6. Q.J. Gindele (at wheel of Jeep): 190 Field Artillery, 1st Infantry Division, Omaha Beach. Gindele, an artillery surveyor, directed 155 mm artillery on German positions. Gindele’s unit fired artillery shells equipped with Top Secret radio fuses that were made by the Crosley Radio Corporation of Cincinnati.
7. James Blake (behind Q.J. with cap): 116 Infantry Regiment, 29th Infantry Division, Omaha Beach. The 29th was in the first wave of troops on D-Day. Blake was later captured near St. Lo, France and spent the remainder of the war as a German POW.
8. Norbert Peters: Company C., 16th Infantry Regt., 1st Infantry Division (Big Red 1), Omaha Beach. The 16th was in the first wave on D-Day. Peters, having seen combat in North Africa and Sicily, was one of the few men in his unit to survive the D-Day invasion.
9. Lt. Russell E. Schuster, U.S.N., U.S. Navy Torpedo Boat Squadron #34 (Ron 34), PT Boats 509 & PT-503. Schuster took U.S. Army Rangers into Omaha Beach, Normandy in the weeks prior to D-Day to survey beach obstacles and defenses. His PT Boat squadron guided and protected the invasion boats at Omaha Beach on D-Day. Shortly after Schuster left the PT-509 for a new command on PT-503, the PT-509 was attacked and destroyed by a German cruiser in the English Channel.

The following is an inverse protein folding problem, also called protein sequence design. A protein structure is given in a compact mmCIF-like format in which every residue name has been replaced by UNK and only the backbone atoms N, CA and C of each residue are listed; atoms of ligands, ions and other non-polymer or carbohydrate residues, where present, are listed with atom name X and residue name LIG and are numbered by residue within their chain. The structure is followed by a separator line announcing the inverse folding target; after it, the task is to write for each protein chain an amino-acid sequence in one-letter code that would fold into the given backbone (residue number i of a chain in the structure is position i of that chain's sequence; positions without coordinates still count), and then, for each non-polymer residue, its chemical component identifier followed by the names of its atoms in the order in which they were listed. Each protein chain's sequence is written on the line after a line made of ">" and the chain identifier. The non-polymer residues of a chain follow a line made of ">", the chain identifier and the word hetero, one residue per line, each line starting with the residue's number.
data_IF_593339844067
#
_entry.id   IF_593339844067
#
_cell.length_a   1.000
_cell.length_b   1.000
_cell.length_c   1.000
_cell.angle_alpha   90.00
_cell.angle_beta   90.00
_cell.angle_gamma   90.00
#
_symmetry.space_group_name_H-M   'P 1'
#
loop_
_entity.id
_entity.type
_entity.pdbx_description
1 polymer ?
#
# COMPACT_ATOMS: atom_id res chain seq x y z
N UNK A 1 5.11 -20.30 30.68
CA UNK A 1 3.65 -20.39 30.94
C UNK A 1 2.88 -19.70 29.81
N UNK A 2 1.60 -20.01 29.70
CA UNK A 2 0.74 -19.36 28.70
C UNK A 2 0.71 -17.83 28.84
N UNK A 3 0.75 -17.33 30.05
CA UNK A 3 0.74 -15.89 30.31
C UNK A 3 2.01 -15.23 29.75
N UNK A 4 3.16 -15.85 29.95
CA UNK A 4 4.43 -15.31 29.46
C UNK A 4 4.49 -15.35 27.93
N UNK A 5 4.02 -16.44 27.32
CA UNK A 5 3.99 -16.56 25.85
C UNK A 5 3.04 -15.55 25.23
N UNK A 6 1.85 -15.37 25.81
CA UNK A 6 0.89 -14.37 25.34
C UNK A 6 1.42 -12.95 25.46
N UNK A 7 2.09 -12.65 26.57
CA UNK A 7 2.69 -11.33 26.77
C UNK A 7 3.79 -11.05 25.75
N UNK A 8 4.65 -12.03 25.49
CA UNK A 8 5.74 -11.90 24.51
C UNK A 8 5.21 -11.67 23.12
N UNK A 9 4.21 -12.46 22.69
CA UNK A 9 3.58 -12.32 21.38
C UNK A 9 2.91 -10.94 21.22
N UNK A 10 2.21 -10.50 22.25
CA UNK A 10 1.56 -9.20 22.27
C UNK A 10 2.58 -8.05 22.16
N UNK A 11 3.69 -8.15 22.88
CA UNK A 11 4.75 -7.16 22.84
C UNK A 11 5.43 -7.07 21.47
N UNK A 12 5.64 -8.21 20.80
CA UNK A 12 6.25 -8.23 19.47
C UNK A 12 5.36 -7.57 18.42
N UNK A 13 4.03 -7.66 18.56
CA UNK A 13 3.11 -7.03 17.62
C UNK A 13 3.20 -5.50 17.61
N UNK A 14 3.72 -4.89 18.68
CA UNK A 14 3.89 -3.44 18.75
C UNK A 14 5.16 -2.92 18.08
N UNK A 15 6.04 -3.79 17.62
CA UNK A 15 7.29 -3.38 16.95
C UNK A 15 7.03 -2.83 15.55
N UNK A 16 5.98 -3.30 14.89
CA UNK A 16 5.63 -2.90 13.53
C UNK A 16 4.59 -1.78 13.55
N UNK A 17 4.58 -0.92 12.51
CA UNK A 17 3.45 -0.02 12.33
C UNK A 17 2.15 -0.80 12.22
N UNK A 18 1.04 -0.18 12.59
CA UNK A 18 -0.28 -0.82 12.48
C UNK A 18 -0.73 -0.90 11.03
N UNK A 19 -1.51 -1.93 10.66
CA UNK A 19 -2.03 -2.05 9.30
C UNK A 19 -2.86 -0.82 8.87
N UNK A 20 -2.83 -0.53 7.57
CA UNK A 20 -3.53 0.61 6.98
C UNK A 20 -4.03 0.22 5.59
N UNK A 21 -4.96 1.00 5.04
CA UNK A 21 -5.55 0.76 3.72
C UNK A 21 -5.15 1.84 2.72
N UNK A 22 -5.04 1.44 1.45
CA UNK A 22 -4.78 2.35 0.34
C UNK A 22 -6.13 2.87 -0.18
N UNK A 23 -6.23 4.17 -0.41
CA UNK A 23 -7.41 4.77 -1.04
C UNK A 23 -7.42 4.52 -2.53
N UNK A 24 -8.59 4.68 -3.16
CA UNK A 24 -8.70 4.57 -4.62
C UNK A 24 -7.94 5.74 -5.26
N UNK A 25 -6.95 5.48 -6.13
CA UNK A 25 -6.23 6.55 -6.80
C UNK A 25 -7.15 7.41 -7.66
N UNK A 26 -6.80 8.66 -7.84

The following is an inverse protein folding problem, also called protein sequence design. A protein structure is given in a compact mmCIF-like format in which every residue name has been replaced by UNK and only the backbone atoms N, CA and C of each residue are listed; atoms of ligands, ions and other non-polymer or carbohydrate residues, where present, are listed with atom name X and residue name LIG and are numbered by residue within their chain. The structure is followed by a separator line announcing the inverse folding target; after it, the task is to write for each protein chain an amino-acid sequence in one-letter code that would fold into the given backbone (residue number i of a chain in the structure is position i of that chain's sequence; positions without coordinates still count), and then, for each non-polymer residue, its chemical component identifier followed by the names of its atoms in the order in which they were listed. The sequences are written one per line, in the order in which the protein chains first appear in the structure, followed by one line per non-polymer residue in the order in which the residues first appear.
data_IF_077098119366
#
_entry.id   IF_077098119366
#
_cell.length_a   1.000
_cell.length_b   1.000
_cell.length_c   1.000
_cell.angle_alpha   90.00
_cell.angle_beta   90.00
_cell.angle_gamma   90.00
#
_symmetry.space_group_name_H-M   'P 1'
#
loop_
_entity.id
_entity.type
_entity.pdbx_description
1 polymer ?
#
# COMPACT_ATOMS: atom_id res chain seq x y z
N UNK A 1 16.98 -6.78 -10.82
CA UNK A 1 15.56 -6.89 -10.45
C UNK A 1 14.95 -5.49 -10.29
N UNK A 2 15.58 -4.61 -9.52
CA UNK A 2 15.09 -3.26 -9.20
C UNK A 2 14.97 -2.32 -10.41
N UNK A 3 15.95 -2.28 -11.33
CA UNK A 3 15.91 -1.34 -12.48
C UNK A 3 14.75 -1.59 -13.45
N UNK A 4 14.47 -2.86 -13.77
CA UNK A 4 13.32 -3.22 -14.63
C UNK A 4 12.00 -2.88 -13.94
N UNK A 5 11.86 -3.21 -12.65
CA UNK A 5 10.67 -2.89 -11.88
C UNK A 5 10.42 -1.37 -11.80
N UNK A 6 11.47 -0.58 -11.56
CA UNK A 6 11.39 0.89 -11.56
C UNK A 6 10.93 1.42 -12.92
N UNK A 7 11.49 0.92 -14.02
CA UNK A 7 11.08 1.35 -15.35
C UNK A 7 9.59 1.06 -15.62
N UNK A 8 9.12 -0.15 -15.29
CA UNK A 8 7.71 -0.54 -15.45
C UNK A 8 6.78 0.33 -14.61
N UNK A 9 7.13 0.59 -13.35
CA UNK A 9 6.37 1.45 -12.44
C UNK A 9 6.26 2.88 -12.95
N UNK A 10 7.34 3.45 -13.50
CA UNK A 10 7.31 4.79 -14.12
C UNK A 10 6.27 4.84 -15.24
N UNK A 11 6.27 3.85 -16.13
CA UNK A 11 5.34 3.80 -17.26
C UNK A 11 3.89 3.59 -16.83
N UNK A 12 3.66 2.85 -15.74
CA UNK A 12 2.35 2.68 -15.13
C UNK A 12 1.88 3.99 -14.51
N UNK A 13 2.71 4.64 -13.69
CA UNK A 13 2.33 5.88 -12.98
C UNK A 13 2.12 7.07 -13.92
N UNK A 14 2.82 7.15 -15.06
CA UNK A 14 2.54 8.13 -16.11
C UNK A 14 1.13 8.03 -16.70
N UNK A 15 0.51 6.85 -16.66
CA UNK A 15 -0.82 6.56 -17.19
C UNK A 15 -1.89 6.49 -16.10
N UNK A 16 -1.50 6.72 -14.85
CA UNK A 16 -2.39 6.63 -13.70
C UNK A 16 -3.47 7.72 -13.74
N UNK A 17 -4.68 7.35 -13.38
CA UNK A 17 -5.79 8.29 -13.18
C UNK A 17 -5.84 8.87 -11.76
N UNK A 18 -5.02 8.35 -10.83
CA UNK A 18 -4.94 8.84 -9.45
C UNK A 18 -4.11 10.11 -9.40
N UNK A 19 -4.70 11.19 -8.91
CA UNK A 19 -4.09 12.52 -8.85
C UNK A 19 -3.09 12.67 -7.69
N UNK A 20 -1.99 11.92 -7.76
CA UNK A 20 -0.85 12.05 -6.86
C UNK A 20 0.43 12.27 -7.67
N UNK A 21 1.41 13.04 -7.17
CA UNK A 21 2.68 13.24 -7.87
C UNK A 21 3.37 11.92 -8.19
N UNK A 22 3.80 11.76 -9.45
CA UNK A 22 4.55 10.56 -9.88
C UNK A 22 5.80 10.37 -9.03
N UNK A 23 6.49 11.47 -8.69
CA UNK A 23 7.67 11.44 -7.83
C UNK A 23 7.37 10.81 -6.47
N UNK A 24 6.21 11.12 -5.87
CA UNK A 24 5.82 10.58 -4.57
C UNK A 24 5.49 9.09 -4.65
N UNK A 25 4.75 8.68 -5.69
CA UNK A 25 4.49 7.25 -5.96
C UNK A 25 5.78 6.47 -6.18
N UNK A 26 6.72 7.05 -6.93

See D-Day: Normandy 1944 on this momentous anniversary to learn more about why and how the Normandy region became the most important location in the world. Discover from a new perspective in breathtaking OMNIMAX® how this landing changed the world. Explore history, military strategy, science, technology and human values as you behold this historic day on our five-story domed screen.
Also explore our Treasures of Our Military Past exhibit to learn more stories of men and women who valiantly served their country. Learn the depth of Cincinnati’s contributions to military action from the late 18th century to the modern era. Through uniforms, weaponry, medical instruments, supplies, photographs and documents, the exhibit honors the courage and sacrifice of men and women who served during military campaigns. Such military efforts include Fort Washington, the War of 1812, the Mexican-American War, Civil War, both World Wars and post-World War II military action in Korea, Vietnam, the Cold War and more recent conflicts.